The Three Sage Kings

The Three Sage Kings are semi-legendary characters who are credited with creating Chinese civilization. They are regarded as exemplary sovereigns, who held high moral values and under whose mandate people lived in harmony. These three emperors are Yáo 堯, Shùn 舜 and Yǔ 禹; according to the classical texts, they would reign between 2333 and 2025 B.C.

 

Emperor Yáo 堯

Emperador Yao - The Three Sage KingsA descendant of the Yellow Emperor (黄帝 Huáng Dì), Yáo assumed the position of ruler at the age of twenty. He is credited with creating government institutions, setting up an organized system that delegates authority to different official positions.

The Shū Jīng 書經 or "Classic of Documents" considers it a model of benevolence, defining him as intelligent, sincere, and thoughtful, and identifies him as responsible for the unification of a multitude of states that previously existed independently.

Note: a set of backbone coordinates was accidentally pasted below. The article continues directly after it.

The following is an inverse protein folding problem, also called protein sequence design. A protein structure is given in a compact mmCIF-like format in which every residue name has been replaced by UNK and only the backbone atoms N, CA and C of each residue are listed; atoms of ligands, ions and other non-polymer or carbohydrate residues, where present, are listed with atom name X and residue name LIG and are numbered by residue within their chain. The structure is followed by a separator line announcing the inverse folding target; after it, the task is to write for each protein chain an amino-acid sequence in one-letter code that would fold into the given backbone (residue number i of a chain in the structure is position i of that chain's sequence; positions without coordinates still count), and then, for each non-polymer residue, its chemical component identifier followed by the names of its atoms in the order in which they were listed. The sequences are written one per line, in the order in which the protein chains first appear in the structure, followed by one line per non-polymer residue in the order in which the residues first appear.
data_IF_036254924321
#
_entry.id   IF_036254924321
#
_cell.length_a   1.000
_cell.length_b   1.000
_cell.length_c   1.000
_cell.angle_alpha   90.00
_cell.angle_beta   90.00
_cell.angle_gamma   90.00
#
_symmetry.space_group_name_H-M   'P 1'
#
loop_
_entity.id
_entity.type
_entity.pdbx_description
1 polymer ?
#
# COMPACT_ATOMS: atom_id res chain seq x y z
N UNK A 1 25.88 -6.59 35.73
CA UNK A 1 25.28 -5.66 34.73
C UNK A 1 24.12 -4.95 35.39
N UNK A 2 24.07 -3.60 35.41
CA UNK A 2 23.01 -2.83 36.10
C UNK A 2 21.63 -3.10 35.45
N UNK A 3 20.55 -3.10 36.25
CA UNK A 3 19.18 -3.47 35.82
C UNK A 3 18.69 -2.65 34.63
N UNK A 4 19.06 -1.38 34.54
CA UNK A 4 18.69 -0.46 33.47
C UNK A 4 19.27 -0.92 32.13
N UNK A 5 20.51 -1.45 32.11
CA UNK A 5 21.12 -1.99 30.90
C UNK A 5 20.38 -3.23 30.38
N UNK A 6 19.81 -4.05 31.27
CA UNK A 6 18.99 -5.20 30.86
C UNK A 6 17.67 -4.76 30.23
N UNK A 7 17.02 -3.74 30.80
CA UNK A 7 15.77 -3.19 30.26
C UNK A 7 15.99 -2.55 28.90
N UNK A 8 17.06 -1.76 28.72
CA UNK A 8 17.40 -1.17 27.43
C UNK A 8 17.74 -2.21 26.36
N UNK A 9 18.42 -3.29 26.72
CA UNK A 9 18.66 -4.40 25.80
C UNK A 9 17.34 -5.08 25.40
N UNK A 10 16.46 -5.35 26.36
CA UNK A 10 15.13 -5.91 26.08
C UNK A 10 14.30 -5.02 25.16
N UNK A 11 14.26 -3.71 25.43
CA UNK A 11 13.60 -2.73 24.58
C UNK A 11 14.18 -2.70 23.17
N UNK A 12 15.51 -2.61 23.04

Based on astronomical observations, Yáo determines the movements of the sun and invents the solar calendar, that is, he adapts human activity to the patterns of Heaven, harmonizing the natural and human worlds. Until then the Chinese calendar was purely lunar, that is, it was unrelated to the seasons, which are determined by the movement of the Earth around the sun. In this way, agriculture lacked a reliable pattern by which to determine the appropriate dates for planting and harvesting. The introduction of the solar calendar regulates agriculture, providing farmers with this much-needed pattern, and thus favoring the country's economic prosperity.